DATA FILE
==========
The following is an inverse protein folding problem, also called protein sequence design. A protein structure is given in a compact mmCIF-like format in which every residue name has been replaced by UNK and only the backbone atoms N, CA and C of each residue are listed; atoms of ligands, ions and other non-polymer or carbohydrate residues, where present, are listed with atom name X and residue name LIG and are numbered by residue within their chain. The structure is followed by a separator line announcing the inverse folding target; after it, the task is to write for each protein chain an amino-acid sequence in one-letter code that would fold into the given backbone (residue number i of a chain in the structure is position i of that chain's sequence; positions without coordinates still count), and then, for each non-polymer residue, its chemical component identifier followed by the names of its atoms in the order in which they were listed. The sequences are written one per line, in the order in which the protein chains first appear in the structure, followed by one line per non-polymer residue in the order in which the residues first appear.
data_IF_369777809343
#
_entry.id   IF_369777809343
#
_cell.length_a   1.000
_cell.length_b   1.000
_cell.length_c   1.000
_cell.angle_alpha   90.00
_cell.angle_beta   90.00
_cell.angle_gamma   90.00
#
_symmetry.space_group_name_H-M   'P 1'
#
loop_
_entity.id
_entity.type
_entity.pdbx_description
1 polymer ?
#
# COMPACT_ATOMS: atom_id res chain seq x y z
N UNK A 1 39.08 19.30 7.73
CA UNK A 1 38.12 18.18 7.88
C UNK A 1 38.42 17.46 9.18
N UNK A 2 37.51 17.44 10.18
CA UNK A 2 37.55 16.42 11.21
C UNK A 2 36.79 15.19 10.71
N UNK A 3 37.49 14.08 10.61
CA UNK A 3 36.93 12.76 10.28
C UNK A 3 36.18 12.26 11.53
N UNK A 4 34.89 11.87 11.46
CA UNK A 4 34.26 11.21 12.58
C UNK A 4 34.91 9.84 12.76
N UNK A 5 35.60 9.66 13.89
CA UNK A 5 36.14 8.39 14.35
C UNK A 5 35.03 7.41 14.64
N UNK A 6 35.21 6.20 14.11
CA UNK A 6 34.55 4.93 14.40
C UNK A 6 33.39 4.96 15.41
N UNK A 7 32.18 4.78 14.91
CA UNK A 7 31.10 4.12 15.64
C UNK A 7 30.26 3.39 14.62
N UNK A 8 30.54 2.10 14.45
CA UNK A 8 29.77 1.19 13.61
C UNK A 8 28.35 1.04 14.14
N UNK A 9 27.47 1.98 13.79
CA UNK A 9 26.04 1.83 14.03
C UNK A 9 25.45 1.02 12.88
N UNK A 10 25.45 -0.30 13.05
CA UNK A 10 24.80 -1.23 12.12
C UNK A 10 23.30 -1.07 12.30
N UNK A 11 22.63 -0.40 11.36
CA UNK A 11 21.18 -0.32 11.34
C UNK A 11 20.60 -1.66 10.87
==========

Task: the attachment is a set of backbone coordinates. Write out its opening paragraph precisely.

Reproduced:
The following is an inverse protein folding problem, also called protein sequence design. A protein structure is given in a compact mmCIF-like format in which every residue name has been replaced by UNK and only the backbone atoms N, CA and C of each residue are listed; atoms of ligands, ions and other non-polymer or carbohydrate residues, where present, are listed with atom name X and residue name LIG and are numbered by residue within their chain. The structure is followed by a separator line announcing the inverse folding target; after it, the task is to write for each protein chain an amino-acid sequence in one-letter code that would fold into the given backbone (residue number i of a chain in the structure is position i of that chain's sequence; positions without coordinates still count), and then, for each non-polymer residue, its chemical component identifier followed by the names of its atoms in the order in which they were listed. The sequences are written one per line, in the order in which the protein chains first appear in the structure, followed by one line per non-polymer residue in the order in which the residues first appear.